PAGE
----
White is Right

On Wednesday  I went to the supermarket to pick up a few essentials that I had either run out of or had forgotten to pack from home. One of those items- face lotion. Somehow in my pre-trip packing frenzy I thought that the mosquito spray and sun block would be enough, especially because I only had 50 pounds and one checked bag to fit my life in for the year. Now that I’ve been here for a month and a week, my poor face has definitely been suffering. I had originally planned on going to the store Tuesday however, due to the crazy monsoon rains I decided to take a rain check (haha, pun intended) on my shopping extravaganza.

There was not a cloud in the sky Wednesday so getting to the store was super easy since it’s only about 1/2 a km away from my office. When I went into the store it reminded me of the bodegas you see in New York City. You know those mom and pop stores that sell everything from candy to household necessities like laundry detergent. I grabbed a shopping basket and started making my way up and down the aisles until I landed in the beauty section. Since I am not a devotee to any one brand of face cream, I thought that I would just grab the cheapest bottle of moisturizer that seemed like it would actually moisturize. I was not prepared for the “options” I had sitting on the shelves around me! Every single face lotion in the store was a bleaching cream. Every one was labeled lightening cream, fairness cream, etc. What got me even more surprised and particularly upset were the names of the products- White Beauty, Fair and Lovely, Fairytale, just to name a few. Never in my life have I seen such blatant intentions on lightening a race, at least not this obvious in 21st century.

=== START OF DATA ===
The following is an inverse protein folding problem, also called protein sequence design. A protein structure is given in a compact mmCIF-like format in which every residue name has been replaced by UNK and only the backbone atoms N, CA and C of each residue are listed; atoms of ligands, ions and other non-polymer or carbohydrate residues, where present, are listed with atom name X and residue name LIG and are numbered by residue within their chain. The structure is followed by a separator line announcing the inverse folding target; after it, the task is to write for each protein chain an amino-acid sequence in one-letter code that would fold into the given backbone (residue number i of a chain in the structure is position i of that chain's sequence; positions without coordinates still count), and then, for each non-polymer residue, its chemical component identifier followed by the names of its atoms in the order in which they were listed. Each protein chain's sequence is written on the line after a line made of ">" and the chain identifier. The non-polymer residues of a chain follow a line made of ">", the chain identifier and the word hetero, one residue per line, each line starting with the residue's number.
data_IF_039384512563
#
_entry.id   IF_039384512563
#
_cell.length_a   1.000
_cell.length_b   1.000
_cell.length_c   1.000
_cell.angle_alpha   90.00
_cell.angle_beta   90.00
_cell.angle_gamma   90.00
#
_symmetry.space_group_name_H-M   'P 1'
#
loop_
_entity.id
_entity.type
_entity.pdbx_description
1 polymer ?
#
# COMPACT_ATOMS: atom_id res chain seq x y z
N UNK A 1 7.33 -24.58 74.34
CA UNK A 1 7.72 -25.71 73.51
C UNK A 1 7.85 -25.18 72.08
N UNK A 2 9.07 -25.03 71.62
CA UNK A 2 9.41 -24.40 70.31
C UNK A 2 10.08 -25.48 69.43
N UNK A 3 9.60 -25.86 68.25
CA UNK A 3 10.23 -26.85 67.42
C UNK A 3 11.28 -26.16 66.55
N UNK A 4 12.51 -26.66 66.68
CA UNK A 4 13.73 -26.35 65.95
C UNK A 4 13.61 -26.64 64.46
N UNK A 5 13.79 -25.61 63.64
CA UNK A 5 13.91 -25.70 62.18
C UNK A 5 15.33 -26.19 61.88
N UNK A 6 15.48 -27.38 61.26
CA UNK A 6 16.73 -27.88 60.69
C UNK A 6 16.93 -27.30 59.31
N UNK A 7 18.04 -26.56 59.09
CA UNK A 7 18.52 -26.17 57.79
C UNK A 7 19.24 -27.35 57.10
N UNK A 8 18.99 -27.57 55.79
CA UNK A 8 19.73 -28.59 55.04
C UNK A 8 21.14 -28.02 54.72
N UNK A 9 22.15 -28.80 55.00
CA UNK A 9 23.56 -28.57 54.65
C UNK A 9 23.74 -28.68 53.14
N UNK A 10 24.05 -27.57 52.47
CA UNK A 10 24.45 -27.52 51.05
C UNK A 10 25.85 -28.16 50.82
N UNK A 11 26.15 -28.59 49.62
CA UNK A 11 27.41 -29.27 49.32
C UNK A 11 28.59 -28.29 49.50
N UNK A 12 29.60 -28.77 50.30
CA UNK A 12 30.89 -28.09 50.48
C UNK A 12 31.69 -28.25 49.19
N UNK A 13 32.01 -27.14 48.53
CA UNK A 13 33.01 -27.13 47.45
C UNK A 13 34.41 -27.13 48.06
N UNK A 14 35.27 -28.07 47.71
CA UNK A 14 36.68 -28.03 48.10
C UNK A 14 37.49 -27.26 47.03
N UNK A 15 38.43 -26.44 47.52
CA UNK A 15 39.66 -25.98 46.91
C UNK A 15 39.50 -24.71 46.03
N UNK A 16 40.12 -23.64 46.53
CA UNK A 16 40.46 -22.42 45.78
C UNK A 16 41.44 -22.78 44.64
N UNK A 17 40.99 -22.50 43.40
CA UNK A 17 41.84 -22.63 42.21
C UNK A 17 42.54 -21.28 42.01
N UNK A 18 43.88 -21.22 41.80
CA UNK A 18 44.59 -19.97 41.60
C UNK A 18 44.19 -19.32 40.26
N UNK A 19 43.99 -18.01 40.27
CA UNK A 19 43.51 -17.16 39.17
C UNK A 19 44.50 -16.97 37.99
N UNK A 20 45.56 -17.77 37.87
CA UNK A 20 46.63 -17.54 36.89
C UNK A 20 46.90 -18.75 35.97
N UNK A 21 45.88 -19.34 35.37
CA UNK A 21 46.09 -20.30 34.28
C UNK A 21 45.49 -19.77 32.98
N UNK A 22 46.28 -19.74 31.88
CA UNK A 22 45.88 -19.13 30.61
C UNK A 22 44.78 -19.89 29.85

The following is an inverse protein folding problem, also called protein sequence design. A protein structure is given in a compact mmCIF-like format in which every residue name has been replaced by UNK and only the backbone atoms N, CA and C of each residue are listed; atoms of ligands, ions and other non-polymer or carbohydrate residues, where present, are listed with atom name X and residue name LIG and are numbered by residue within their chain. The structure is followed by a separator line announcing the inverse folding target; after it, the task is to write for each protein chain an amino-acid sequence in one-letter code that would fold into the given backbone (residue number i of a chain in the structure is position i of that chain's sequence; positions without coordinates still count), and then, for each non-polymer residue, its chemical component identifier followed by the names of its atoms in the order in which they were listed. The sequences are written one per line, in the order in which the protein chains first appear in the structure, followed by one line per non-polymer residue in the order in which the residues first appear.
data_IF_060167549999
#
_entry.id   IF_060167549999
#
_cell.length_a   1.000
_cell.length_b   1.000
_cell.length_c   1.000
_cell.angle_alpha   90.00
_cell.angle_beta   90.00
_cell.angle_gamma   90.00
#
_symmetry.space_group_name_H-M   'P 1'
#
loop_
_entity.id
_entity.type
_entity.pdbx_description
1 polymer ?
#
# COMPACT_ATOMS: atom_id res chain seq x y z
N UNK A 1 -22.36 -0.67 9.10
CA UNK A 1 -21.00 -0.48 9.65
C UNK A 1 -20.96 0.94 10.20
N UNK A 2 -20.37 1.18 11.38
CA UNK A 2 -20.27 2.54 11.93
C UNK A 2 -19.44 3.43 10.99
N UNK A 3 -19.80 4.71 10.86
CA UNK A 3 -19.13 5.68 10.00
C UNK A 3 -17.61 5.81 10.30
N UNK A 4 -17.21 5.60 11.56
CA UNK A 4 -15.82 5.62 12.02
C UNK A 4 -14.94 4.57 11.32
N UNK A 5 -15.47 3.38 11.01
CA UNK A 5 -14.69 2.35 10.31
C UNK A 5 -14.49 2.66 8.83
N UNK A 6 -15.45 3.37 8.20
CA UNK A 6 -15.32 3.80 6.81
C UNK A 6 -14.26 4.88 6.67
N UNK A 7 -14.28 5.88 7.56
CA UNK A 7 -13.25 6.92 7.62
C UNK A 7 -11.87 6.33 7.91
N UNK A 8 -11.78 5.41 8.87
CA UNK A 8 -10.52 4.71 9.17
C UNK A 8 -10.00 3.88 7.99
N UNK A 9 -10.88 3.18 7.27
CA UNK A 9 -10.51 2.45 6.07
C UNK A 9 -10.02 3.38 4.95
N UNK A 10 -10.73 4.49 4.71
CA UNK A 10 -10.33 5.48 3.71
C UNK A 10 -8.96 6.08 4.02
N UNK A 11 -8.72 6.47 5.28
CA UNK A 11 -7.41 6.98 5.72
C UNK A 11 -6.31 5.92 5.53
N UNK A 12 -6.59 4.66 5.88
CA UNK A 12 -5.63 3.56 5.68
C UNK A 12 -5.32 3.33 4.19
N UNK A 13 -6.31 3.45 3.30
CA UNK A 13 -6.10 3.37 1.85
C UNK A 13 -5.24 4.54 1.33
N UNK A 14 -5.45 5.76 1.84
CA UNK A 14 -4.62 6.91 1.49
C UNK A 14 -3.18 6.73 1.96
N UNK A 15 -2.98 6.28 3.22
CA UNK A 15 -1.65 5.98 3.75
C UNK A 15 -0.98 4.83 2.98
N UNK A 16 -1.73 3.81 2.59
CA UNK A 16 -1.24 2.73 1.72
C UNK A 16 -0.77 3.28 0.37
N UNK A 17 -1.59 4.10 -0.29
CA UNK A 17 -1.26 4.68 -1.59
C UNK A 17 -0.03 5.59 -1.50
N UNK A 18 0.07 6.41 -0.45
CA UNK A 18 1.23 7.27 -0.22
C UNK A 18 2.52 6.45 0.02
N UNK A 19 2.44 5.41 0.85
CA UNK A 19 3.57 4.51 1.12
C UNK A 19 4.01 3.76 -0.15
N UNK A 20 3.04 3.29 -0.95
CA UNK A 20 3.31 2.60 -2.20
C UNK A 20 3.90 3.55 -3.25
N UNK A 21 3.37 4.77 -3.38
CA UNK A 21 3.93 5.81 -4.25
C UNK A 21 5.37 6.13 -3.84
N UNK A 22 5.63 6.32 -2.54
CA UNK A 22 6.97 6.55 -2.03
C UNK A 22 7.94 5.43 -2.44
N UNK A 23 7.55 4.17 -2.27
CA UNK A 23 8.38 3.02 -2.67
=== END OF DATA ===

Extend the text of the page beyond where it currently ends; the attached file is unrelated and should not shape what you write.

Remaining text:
I must have stayed planted in the “beauty” aisle for at least 30 minutes looking at all the different creams, what ingredients were in them, what kind of packaging the vials were in, and how other women my color and darker passed me by in the aisle and picked up one brand or another and added it to their baskets! I wanted to scream, you don’t need these creams to make you beautiful! Being lighter won’t change anything in the long run! Instead I stood there in silence and watched the parade of women pick up their whitening creams without any hesitation.